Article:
NYPD bike protest

PARKING VIOLATION: This photo of a police officer using a bicycle  against a protester is among the exhibits contained in a lawsuit filed by State Attorney General Letitia James growing out of complaints about the NYPD's handling of mass protests last spring following the death of George Floyd. It alleges years of excessive force and false arrests by cops and seeks to have a Federal Monitor appointed to oversee department operations.

In a damning assessment of the NYPD’s response to last year’s protests, the state’s top law-enforcement official has filed a Federal lawsuit against top department officials and Mayor de Blasio, alleging that officers used excessive force and made unlawful arrests in “suppressing overwhelmingly peaceful” demonstrations.  

The suit seeks what State Attorney General Letitia James called “systemic reforms,” including renewed training for officers and the appointment of a monitor. It also seeks redress for what the suit claims was the NYPD’s violation of protesters’ constitutional rights to free speech and peaceful assembly and against the unreasonable use of force by police during last year's protests.


‘Blatant Use of Force’

The action, filed Jan. 14 in U.S. District Court in Manhattan, alleges that the NYPD has for years and on numerous occasions used unjustifiable force to quell lawful dissent by residents and protesters. 

In announcing the filing, Ms. James said the 1,300 complaints and pieces of evidence her office had received in connection with the police response were further evidence that city and NYPD officials have not sufficiently addressed patterns of unlawful behavior by police. 

“We found that over the course of the protests...officers engaged in blatant use of excessive force and often misconduct, including the indiscriminate, unjustified and repeated use of batons, pepper spray, bicycles and a crowd-control tactic known as kettling, also referred to as containment, which caused significant physical harm,” all in violation of their First, Fourth and 14th Amendment rights, she said.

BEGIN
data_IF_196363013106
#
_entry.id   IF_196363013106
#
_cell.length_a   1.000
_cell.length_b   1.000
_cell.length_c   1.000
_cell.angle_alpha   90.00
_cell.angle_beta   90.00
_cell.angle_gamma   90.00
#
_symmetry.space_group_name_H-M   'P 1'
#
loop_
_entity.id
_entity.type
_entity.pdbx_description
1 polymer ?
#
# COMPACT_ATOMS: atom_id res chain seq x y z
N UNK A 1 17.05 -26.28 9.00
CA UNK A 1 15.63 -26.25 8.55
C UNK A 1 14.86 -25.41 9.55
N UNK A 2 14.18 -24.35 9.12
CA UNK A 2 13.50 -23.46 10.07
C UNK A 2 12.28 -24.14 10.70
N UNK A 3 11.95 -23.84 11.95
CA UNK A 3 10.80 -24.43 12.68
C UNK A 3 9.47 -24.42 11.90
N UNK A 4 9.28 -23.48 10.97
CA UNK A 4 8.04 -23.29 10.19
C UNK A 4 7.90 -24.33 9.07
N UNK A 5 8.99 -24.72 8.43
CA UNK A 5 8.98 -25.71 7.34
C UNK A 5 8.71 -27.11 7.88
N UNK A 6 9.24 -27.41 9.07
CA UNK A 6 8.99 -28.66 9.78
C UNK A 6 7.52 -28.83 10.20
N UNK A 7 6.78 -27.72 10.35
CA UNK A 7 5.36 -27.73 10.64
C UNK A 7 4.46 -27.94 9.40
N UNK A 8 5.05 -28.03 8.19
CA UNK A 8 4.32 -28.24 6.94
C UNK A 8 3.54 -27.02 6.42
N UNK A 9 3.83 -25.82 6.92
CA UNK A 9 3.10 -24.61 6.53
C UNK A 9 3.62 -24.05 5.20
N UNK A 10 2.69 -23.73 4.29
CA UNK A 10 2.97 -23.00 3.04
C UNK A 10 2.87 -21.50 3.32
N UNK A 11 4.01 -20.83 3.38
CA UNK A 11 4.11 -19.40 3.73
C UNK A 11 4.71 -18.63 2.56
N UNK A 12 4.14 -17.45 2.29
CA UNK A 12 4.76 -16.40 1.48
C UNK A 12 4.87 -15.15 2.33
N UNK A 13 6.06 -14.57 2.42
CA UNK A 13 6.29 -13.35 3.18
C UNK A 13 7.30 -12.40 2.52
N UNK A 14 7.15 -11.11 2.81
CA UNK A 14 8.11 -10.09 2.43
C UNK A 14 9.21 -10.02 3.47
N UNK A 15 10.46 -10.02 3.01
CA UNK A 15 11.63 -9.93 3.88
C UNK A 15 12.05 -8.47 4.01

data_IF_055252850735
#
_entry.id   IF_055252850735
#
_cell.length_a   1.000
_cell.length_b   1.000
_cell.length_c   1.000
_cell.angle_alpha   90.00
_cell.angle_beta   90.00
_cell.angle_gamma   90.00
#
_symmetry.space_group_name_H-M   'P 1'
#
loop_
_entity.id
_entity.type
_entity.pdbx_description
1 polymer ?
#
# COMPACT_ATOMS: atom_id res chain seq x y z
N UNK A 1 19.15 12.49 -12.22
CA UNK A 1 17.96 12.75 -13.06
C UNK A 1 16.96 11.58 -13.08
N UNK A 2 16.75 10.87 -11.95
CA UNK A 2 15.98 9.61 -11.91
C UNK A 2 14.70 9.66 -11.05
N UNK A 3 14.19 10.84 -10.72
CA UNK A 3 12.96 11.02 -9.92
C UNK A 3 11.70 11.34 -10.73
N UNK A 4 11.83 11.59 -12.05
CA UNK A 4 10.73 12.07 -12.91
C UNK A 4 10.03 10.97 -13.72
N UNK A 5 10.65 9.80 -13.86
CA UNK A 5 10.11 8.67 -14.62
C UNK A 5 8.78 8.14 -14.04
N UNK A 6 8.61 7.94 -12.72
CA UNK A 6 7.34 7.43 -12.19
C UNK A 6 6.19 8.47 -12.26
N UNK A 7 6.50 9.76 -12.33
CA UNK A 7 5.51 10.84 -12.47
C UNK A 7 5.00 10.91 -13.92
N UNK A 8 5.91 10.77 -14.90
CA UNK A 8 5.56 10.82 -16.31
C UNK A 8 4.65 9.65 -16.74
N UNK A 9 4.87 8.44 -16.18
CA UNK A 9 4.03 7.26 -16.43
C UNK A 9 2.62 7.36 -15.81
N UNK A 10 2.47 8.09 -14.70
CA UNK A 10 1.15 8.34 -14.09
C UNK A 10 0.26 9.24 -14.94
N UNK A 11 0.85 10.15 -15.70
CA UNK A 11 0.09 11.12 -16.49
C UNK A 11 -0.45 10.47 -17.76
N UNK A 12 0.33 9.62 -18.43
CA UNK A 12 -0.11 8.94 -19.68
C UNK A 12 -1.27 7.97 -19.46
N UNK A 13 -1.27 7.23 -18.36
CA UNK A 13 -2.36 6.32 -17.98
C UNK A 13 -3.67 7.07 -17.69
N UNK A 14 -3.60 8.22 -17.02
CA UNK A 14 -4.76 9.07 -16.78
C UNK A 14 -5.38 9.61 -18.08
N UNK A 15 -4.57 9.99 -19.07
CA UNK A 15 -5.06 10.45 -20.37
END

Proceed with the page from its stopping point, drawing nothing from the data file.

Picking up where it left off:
Ms. James said police also unlawfully detained and arrested legal observers, medical personnel and other essential workers in direct contravention of an executive order issued by Mayor de Blasio.

Besides the city generally, the suit names the Mayor, NYPD Commissioner Dermot Shea and Chief of Department Terence Monahan.

Mr. de Blasio, who said he had met with Ms. James the day before the suit was filed, said he was committed to reform policing in the city, including by implementing dozens of recent recommendations from the Department of Investigation, which followed its own probe into the NYPD’s response to the protests.

“That work is critical and is happening right now,” he said in a statement, but added that he was wary of additional oversight: “A court process and the added bureaucracy of a federal monitor will not speed up this work. There is no time to waste and we will continue to press forward.”

PBA Faults Leaders

In a statement issued shortly after the suit’s announcement, the Police Benevolent Association’s president, Patrick J. Lynch, blamed the city and police officials for what he and other union officials have for months said was an inexpert response to the protests

“We will say it again: what we witnessed in June was a failure of New York City's leadership. They sent cops out to police unprecedented protests and violent riots with no plan, no strategy and no support. They should be forced to answer for the resulting chaos, instead of pointing fingers at cops on the streets and ignoring the criminals who attacked us with bricks and firebombs,” he said.

The NYPD was reserved in response to the suit. 

“The New York City Police Department welcomes reform and has embraced the recent suggestions by both the city’s Department of Investigation and the city’s Law Department,” a spokesperson said in a statement. “As the Mayor has said, adding another layer does not speed up the process of continued reform, which we have embraced and led the way on.”

The Attorney General, though, took her critique a step further, saying that the department’s reaction to the protests reflected established patterns of aggressive enforcement and that both the city and department seemed disinterested in installing and enforcing protocols and procedures to uphold residents’ right to protest.

“This is an institutional, systemic problem that must be addressed with proper training, with proper protocols and with discipline of those who violate the law,” she said. "What we saw was legal rights and protections tossed aside.” 

We depend on the support of readers like you to help keep our publication strong and independent. Join us.


(0) comments

Welcome to the discussion.

Keep it Clean. Please avoid obscene, vulgar, lewd, racist or sexually-oriented language.
Don't Threaten. Threats of harming another person will not be tolerated.
Be Truthful. Don't knowingly lie about anyone or anything.
Be Nice. No racism, sexism or any sort of -ism that is degrading to another person.
Be Proactive. Use the 'Report' link on each comment to let us know of abusive posts.
Share with Us. We'd love to hear eyewitness accounts, the history behind an article.